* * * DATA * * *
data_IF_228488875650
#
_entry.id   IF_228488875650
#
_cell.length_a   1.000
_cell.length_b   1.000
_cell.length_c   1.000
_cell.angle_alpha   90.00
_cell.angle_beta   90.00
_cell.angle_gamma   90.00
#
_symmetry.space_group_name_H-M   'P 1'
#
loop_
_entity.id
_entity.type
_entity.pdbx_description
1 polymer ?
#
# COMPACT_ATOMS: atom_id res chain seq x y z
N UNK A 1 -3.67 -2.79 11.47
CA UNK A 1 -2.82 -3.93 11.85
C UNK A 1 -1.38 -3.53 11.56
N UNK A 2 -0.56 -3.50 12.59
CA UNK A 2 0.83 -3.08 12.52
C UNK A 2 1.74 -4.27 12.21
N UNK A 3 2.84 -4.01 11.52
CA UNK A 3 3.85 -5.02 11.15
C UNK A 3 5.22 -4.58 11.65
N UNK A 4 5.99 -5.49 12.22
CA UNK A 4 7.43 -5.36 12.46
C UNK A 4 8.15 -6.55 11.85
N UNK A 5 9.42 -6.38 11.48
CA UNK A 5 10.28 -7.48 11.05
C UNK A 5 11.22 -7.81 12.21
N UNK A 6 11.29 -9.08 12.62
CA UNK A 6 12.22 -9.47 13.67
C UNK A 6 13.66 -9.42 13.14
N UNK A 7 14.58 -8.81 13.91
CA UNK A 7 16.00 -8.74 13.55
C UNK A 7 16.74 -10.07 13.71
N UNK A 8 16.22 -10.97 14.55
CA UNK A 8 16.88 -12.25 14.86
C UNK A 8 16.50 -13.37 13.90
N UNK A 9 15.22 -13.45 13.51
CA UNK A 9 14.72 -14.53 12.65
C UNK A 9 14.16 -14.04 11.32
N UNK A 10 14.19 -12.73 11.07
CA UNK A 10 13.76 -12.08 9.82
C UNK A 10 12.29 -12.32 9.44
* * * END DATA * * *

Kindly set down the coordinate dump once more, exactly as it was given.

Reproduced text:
data_IF_228488875650
#
_entry.id   IF_228488875650
#
_cell.length_a   1.000
_cell.length_b   1.000
_cell.length_c   1.000
_cell.angle_alpha   90.00
_cell.angle_beta   90.00
_cell.angle_gamma   90.00
#
_symmetry.space_group_name_H-M   'P 1'
#
loop_
_entity.id
_entity.type
_entity.pdbx_description
1 polymer ?
#
# COMPACT_ATOMS: atom_id res chain seq x y z
N UNK A 1 -3.67 -2.79 11.47
CA UNK A 1 -2.82 -3.93 11.85
C UNK A 1 -1.38 -3.53 11.56
N UNK A 2 -0.56 -3.50 12.59
CA UNK A 2 0.83 -3.08 12.52
C UNK A 2 1.74 -4.27 12.21
N UNK A 3 2.84 -4.01 11.52
CA UNK A 3 3.85 -5.02 11.15
C UNK A 3 5.22 -4.58 11.65
N UNK A 4 5.99 -5.49 12.22
CA UNK A 4 7.43 -5.36 12.46
C UNK A 4 8.15 -6.55 11.85
N UNK A 5 9.42 -6.38 11.48
CA UNK A 5 10.28 -7.48 11.05
C UNK A 5 11.22 -7.81 12.21
N UNK A 6 11.29 -9.08 12.62
CA UNK A 6 12.22 -9.47 13.67
C UNK A 6 13.66 -9.42 13.14
N UNK A 7 14.58 -8.81 13.91
CA UNK A 7 16.00 -8.74 13.55
C UNK A 7 16.74 -10.07 13.71
N UNK A 8 16.22 -10.97 14.55
CA UNK A 8 16.88 -12.25 14.86
C UNK A 8 16.50 -13.37 13.90
N UNK A 9 15.22 -13.45 13.51
CA UNK A 9 14.72 -14.53 12.65
C UNK A 9 14.16 -14.04 11.32
N UNK A 10 14.19 -12.73 11.07
CA UNK A 10 13.76 -12.08 9.82
C UNK A 10 12.29 -12.32 9.44